Subford, let me respond and try to summarize:It is the ICM that needs to be Black and not the PIP sensor.
You have said the the fuel pumps were running in some of the post above are you saying that the fuel pumps run all the time the key is in the run position with the engine not running?
If yes then yes you do have a bad PCM.
Thank you. I wasn't sure what the PSOM was but looked it up.The only thing I can think of at the moment is I heard of a similar case a few years ago and the problem was the PSOM. It was giving an over speed while the truck standing still and the PCM was shutting the engine off at start up.
You can try unplugging the PSOM and see what happens. This will make the transmission shift hard but we want to see how the engine runs with it unplugged.
This was mentioned above. Look over the Ignition switch and its plug as it can also cause a similar problems to your case. We are not talking about the tumbler but the switch down low on top of the column.
Also check the voltage coming from the TPS. It should be 0.90 to 1.0 volts at closed throttle and around 4.8 volts at WOT. It is best to check with an analog VOM so you can watch the needle move smooth with no jerks as you open the throttle.
If it won't accept any flash programming, that is a problem. Did your Ford specialist tell you what calibration was in the PCM at the moment? It should have been a readout on his scanner.subford, I checked the TPS voltage, and engaged a Ford specialist to help with confirming ground connections and voltages across a variety of points. All good.
Using a SnapOn scanner as well as a full diagnostics machine, we found the PCM thought that the truck was at 4000ft elevation and would not accept any flash programming (hope I"m quoting him correctly). Bank 2 was maximum lean versus Bank 1 was maximum rich with all 3 O2 sensors performing and responding.
So our working assumption is fried PCM, despite no evidence of damage when I inspected several days ago. I've got one on order from Flagship One and will update upon arrival and further testing.
Yes, you've had quite a struggle with this one, and it's still not over. I don't know if you've sent the old PCM back yet, but if your specialist can read the code out of it, I may be able to tell you if it's the correct one. Same for the new one. And it may be that the new one has some labels on it.I have no doubt this isn't over and there is at least one other issue contributing to the start\die issue. My wife reminded me that the truck has died twice in the last couple of years and not restarted until having sat for 20-30 minutes - which points me back to the distributor and ICM and CPS as secondary issues.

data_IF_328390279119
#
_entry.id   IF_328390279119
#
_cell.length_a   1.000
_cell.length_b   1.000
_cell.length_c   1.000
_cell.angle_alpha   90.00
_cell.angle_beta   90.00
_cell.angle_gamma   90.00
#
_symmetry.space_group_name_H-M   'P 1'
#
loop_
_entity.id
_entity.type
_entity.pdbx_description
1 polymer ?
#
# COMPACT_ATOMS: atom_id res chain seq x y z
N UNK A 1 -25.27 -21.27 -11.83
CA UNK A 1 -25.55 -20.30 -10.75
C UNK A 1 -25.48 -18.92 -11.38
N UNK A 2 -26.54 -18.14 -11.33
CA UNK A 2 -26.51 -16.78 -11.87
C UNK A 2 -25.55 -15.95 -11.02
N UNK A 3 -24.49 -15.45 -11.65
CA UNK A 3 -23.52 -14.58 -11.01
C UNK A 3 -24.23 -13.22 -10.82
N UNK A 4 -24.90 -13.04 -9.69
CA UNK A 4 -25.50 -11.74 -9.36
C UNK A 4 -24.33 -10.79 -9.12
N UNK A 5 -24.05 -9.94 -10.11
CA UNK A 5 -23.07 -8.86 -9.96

This current PCM was purchased and programmed by CarId and I mailed my original back for core. I've ordered a remanufactured one from Flagship One and they have screwed around for 8 days, telling me the first one they programmed failed testing and it will be another "few days". Called yesterday and got more vague answers on when it will ship.Yes, you've had quite a struggle with this one, and it's still not over. I don't know if you've sent the old PCM back yet, but if your specialist can read the code out of it, I may be able to tell you if it's the correct one. Same for the new one. And it may be that the new one has some labels on it.
Like this one from ebay,
This has the code BCC0 The ebay one is an EEC-IV, but the label arrangement is the same.
Your symptoms of dying and staying dead or 20 minutes also match an overheating fuel pump.
Got it. Calibration (or Etalonnage as they say in Canadian French apparently!) is 6-98Q-R10 F6AE-6E061-BYDAlso if the calibration sticker is still there, it could be useful, it will tell you what PCM was in it when new.
If you go the the back side of the driver's door, there are 2 decals on the back edge, just above the throat of the lock. The uper one is about 3" wide by 2.5" high and has the VIN on it, and axle data and more.
Immediately below it, and a little to the left is a decal that is about 2" wide and 7/8" high, and on the top left of the decal it says CALIBRATION and in the bottom left it has a code, similar to 6-98Q which is what's on my 460 Cali spec truck. If you find it, post it.
Can you take a picture of where the idler pulley is and I'll confirm if I have a thermactor air pump. I have no records from the previous owner so no clue if any changes of this type were made. If I recall, you indicated that the FEZ2 would be imprinted in big letters on the PCM? If so, when I get the new one and pull the existing out, I'll check and post to confirm.OK, well that's a bit interesting, as that's the same code as mine, and my truck is a 97 model year. My information had been that the 96MY California trucks had a thermactor air pump, and the 97 MY didn't, with an idler pulley in its place so they didn't have to spec a new belt.
Either way, the software "Catch Code" that would have been on the truck when new would have been "FEZ2", which was superseded by "FEZ3". So you ought to be getting a FEZ3 in your new PCM.
Looks like I have an idler pulley and not a thermactor pump. I attached a couple of photos - it's pouring rain so forgive the quality.The thermactor or idler pulley would be on the passenger side of the engine directly below the alternator, driven by the same belt.